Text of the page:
All of these bottles came directly from the cellars of the estate, so they were in pristine condition. The vintages from 1991 through 1999 were decanted at least one hour prior to the tasting, and the 2001 through 2009 were double decanted an hour prior. Normally, one would taste from youngest to oldest, but Don suggested we taste from oldest to youngest. I, of course, started that way, and then went back the other way just for good measure, but I list the wines in order of my initial tasting. Let me also state that because I don’t give point ratings, this is truly a beauty pageant. All of these wines are truly beautiful in their own right, and having one single bottle in your cellar, or better yet, on your table, is truly a world-class experience.

First the 1991: It began with a brooding almost “quiet,” demure nose, showing some sweet fruit but laced with a brown earthiness, almost akin to aged Bordeaux. It was very Bordeaux-like both on the nose and on the palate with mocha, wet stone and more dried black fruit. It is a bit on the dry side relative to the other vintages, with the tannic structure drying out the palate and showing some definitive secondary and tertiary aromas. It is starting to show its age and, for my taste, I think would be good to drink already over the next three to five years.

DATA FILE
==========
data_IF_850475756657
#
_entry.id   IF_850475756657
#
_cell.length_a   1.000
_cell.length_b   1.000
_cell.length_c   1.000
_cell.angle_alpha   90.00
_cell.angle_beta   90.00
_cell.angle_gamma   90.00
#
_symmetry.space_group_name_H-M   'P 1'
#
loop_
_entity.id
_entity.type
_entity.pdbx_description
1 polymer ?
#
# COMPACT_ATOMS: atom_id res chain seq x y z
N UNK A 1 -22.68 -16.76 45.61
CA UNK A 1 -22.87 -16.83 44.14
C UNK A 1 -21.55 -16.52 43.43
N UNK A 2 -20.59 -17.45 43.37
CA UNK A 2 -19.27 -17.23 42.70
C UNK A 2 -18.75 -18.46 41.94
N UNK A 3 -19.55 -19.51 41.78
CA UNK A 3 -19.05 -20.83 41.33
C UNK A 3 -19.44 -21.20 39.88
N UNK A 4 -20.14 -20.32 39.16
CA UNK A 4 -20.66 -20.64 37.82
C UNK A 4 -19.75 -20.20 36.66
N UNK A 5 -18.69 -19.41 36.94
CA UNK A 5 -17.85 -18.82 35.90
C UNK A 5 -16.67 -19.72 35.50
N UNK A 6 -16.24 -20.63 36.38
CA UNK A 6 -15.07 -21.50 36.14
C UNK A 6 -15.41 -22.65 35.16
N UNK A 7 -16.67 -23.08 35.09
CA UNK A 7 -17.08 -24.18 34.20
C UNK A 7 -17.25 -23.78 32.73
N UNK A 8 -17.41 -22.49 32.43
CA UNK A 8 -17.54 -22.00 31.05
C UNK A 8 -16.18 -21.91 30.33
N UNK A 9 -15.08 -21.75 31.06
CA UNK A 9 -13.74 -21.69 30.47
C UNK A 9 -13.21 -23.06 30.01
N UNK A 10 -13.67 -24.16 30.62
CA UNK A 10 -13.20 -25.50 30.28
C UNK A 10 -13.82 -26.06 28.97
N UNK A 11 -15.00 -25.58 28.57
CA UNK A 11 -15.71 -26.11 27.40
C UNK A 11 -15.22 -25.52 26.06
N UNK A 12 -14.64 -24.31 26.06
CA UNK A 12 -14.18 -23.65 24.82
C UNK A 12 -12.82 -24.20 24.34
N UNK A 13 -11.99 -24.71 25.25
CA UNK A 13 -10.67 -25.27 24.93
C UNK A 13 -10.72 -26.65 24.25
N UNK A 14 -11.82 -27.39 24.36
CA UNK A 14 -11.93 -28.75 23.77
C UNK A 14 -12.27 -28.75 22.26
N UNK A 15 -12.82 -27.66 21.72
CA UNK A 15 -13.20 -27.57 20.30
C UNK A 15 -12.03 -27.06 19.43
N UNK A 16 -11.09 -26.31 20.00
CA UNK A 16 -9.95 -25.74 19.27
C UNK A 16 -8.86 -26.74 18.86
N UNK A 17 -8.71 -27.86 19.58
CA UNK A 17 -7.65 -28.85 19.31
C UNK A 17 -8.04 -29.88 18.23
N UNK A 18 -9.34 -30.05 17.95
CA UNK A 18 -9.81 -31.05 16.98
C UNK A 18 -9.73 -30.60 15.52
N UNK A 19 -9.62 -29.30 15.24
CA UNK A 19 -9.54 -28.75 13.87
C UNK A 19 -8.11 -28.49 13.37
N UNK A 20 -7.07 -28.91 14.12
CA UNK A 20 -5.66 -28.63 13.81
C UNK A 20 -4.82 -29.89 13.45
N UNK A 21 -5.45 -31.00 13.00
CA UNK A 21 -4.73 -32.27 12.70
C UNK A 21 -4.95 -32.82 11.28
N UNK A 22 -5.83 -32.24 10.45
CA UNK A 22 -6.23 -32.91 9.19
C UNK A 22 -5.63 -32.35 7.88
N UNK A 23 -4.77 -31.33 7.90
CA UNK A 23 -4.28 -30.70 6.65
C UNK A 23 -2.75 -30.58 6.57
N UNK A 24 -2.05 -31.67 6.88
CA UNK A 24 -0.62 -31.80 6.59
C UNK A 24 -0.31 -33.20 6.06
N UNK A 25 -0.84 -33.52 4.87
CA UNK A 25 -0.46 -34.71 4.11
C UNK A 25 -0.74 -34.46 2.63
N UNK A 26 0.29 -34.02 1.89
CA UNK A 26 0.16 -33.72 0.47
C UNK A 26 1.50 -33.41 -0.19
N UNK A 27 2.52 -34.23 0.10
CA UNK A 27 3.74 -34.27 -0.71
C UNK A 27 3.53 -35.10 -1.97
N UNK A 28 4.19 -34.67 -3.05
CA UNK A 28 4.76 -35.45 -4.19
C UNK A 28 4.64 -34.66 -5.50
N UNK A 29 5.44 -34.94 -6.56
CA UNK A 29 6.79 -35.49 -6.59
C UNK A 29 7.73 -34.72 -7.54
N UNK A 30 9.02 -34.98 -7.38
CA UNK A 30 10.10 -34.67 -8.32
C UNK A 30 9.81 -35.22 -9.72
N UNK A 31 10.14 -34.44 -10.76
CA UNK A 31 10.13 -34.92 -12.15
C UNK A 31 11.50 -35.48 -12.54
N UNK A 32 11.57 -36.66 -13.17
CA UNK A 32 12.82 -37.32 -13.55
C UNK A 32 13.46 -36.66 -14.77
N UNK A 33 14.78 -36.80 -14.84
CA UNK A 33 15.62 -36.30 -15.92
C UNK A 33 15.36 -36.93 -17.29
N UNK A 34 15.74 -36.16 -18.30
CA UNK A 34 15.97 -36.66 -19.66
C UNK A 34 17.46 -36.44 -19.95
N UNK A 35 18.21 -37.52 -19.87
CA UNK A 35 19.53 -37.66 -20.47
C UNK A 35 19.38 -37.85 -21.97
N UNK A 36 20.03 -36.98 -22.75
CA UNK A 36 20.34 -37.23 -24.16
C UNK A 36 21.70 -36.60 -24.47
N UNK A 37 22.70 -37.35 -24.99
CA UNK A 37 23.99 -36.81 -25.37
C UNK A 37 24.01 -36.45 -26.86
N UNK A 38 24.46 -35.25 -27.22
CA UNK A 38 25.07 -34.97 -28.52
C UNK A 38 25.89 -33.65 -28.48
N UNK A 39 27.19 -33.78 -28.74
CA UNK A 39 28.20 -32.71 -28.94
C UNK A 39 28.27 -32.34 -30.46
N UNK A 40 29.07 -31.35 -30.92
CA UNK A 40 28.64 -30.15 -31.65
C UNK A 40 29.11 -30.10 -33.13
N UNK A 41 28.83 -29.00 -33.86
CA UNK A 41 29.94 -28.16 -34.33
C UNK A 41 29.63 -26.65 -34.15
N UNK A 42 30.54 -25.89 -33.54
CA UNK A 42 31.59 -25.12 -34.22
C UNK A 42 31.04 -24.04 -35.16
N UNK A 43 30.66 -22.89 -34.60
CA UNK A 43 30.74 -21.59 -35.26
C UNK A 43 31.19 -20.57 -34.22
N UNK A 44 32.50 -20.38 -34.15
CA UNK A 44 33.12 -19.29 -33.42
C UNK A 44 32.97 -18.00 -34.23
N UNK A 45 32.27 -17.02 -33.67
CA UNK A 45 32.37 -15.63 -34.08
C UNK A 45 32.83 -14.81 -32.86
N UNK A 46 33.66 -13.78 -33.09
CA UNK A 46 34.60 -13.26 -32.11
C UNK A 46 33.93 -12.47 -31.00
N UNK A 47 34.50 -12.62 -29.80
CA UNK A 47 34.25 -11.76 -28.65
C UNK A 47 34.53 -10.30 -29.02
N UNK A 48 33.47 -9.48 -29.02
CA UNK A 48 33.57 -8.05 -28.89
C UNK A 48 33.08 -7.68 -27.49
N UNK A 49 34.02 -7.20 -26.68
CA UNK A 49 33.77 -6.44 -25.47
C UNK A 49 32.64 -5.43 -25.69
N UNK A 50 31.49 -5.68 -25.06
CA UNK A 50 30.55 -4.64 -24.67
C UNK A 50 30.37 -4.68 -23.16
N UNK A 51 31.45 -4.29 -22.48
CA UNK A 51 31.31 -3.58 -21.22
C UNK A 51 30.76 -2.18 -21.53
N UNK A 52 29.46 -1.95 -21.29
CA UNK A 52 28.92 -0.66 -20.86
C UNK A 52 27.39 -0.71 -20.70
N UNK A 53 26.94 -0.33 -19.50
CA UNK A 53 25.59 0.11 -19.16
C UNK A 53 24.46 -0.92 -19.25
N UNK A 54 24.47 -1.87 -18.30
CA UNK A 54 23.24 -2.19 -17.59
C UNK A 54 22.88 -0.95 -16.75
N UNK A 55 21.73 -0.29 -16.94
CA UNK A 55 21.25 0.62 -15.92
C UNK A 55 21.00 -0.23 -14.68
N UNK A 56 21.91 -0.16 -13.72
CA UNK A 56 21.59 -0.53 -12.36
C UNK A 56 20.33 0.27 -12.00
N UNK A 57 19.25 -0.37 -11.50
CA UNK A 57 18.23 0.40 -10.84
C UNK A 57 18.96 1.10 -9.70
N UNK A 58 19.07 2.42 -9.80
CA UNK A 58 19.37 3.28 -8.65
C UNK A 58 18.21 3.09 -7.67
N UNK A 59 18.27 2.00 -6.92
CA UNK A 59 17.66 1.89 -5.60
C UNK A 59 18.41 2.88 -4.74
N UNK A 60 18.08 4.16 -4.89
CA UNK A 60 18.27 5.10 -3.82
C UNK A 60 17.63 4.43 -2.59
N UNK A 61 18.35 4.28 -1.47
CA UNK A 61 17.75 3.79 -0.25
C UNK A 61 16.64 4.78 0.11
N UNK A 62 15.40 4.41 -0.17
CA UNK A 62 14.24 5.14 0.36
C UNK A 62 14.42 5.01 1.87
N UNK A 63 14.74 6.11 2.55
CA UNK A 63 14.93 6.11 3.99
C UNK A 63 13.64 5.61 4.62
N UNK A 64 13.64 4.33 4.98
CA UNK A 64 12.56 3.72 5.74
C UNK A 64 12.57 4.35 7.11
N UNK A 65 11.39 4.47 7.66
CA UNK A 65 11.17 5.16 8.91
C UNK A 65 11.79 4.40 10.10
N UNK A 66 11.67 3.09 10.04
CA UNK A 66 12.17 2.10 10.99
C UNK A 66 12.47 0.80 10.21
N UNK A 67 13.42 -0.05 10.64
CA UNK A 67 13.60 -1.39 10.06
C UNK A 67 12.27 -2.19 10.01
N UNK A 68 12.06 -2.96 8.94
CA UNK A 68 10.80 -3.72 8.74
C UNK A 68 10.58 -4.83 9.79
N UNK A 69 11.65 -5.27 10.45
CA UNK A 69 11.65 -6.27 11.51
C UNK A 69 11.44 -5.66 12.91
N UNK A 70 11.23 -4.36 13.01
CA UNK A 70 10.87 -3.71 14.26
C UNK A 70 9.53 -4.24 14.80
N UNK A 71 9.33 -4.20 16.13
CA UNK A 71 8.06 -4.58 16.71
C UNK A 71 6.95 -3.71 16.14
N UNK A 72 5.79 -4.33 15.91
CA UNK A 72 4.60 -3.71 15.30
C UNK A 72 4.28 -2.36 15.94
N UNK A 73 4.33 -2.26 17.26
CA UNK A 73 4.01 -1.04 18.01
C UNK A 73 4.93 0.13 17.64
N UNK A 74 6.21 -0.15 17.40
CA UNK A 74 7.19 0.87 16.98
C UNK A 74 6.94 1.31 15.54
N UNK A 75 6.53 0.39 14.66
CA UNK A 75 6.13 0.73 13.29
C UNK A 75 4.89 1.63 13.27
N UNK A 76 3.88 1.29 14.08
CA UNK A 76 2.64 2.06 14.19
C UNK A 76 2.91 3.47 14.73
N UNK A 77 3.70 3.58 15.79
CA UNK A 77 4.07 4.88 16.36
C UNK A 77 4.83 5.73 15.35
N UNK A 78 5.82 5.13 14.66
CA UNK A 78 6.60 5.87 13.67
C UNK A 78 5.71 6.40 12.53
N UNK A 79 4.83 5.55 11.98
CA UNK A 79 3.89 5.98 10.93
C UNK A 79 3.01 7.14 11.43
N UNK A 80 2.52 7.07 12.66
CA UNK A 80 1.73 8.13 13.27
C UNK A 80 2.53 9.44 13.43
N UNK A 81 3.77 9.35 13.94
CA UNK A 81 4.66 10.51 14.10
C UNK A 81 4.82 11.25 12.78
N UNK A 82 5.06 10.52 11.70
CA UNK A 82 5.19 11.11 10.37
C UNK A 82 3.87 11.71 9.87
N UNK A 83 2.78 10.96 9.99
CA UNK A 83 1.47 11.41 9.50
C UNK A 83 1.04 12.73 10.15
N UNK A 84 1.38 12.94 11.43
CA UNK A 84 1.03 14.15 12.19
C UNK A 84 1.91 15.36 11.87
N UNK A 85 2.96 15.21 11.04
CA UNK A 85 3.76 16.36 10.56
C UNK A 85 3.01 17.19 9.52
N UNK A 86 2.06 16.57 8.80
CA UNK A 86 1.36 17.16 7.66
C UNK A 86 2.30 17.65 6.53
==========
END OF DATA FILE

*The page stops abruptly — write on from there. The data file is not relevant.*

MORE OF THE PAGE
The 1993 version was even earthier, for me, in a good way. There were sous-bois (hiking-on-the-forest-floor) aromas, along with some sweet mushroom. In the mouth, it was distinctly rocky and more tannic than the 1991, almost aggressive with its structure, but it was fleshed out with that crushed black and blue fruit component that is a hallmark of the estate. I think this vintage would fool any blind taster as an Old World wine. With its structure, this still has another five-10 years before it sees any deterioration.